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When to use an apostrophe in ‘lets’ and when not to bother

Posted by Wendy Wood on 14th December , 2021 in Grammar
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My husband, Matt, was writing an email last week and asked me if he’d use let’s or lets in a sentence. I responded, “Use the apostrophe.”

He asked how I knew. I said, “Well, because you can substitute let us and your sentence still makes sense.”

He responded, “I’m not asking about salad; I want to know about an apostrophe.” (Yes, this is the kind of thing I put up with every day.)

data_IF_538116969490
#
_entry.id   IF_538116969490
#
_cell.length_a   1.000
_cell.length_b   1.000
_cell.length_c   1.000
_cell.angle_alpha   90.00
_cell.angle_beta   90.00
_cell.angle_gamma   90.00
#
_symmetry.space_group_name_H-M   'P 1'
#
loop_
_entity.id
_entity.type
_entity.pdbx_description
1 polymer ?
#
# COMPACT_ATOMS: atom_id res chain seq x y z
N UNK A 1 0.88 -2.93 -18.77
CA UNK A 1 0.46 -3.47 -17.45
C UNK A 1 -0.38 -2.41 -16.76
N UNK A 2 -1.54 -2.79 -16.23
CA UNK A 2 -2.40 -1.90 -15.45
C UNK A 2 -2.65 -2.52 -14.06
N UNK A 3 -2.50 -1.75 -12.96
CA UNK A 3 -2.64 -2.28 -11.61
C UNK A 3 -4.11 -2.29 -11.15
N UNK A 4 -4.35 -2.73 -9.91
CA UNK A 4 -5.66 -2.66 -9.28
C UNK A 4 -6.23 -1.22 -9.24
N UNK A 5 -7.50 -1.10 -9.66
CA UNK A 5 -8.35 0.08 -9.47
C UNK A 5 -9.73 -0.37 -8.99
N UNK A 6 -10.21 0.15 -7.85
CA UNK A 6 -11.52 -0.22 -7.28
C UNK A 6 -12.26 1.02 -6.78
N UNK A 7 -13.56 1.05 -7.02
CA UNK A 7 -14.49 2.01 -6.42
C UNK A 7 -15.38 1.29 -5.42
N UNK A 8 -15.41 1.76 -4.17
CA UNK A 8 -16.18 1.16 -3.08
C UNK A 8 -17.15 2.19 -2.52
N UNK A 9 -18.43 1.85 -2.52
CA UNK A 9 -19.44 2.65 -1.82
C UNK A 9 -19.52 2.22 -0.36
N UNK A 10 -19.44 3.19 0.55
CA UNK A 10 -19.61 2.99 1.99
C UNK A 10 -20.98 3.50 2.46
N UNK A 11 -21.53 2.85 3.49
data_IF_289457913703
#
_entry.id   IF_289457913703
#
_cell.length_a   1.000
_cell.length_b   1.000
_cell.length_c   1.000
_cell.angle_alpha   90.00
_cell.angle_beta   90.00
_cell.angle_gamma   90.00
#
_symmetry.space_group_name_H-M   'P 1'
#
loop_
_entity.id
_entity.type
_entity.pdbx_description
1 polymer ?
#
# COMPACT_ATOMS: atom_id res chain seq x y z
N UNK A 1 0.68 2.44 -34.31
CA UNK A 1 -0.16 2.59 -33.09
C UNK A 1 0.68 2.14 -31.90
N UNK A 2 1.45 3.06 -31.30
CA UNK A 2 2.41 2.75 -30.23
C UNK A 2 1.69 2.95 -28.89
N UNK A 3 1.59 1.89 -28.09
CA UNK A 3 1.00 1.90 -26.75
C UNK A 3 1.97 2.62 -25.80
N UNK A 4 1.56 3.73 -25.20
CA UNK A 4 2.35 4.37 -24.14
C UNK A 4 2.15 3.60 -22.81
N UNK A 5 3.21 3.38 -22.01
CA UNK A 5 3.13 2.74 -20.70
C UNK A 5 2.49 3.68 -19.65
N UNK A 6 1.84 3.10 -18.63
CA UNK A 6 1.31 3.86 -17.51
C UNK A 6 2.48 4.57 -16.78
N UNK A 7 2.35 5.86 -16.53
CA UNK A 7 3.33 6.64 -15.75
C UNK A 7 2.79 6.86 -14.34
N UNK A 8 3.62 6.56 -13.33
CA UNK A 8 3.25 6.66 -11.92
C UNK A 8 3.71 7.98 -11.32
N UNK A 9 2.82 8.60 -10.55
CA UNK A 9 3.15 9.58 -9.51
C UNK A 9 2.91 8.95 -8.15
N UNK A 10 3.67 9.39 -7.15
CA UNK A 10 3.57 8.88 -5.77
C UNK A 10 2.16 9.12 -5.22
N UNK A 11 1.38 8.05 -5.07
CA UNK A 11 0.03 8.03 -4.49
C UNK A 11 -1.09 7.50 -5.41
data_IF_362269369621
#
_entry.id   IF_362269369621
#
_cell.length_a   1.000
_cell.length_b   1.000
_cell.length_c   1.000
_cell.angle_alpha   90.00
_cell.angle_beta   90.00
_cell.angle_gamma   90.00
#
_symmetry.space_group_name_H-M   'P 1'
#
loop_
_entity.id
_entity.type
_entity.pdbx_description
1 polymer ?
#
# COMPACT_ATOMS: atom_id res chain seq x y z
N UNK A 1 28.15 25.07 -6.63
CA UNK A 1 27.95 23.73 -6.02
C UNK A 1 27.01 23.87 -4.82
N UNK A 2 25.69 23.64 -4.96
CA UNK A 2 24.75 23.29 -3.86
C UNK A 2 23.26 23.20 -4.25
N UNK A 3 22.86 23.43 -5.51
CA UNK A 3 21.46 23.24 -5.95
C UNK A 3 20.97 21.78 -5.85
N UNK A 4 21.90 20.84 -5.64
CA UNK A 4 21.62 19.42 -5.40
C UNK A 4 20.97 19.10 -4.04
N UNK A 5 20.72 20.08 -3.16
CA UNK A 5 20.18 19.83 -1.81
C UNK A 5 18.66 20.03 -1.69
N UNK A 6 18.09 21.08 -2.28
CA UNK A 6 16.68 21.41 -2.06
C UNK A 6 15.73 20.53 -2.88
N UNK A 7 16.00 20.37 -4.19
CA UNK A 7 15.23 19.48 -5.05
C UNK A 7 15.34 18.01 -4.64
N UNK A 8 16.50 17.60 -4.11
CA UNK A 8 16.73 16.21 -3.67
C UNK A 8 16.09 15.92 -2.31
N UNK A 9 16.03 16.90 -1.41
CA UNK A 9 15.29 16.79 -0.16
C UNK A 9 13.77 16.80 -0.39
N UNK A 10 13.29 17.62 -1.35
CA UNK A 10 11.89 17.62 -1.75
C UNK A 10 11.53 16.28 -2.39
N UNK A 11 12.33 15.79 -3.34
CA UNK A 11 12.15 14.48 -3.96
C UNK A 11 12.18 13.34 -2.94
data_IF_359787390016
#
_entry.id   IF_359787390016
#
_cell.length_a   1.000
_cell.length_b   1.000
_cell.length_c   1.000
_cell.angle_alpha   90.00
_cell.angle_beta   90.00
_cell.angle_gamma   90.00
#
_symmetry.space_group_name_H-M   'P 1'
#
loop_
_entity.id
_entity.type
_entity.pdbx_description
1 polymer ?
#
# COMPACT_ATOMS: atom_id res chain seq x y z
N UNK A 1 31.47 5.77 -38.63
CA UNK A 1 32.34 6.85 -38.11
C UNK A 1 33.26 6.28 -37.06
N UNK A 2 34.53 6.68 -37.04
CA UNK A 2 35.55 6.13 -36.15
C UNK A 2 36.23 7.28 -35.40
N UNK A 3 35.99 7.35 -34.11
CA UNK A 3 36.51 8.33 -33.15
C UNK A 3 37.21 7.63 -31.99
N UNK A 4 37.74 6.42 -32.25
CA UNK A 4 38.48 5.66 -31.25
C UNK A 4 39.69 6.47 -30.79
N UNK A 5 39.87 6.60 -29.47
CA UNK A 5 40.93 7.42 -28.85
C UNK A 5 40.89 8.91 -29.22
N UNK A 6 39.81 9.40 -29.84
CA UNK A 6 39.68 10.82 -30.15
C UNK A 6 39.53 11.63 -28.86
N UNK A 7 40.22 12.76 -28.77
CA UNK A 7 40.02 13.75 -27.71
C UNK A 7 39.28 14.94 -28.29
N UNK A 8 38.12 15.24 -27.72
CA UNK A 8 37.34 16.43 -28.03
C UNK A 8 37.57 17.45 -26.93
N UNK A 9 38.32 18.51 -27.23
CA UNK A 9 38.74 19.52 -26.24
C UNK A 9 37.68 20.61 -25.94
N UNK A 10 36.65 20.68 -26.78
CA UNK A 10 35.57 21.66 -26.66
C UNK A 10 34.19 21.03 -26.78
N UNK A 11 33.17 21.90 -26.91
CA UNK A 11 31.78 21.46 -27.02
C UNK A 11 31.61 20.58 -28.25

So, let us explore the differences between let’s and lets.

let verb:
1. to allow or permit.
2. to allow to pass, go, or come.
3. to cause or allow to escape.
4. to grant the occupancy or use of (land, buildings, rooms, space, etc., or moveable property) for rent or hire.
5. to contract for performance: to let work to an electrician.
6. to cause or make: to let someone know.
7. (as an auxiliary used to propose or order): let me see.
noun: a lease.

let’s: a contraction of let us, often used to exhort others to do something: let’s all take the day off.

If you can substitute let us in a sentence and it still makes sense, you would use let’s. (Especially given, according to Matt, it never makes sense to put lettuce anywhere.

Wendy Wood
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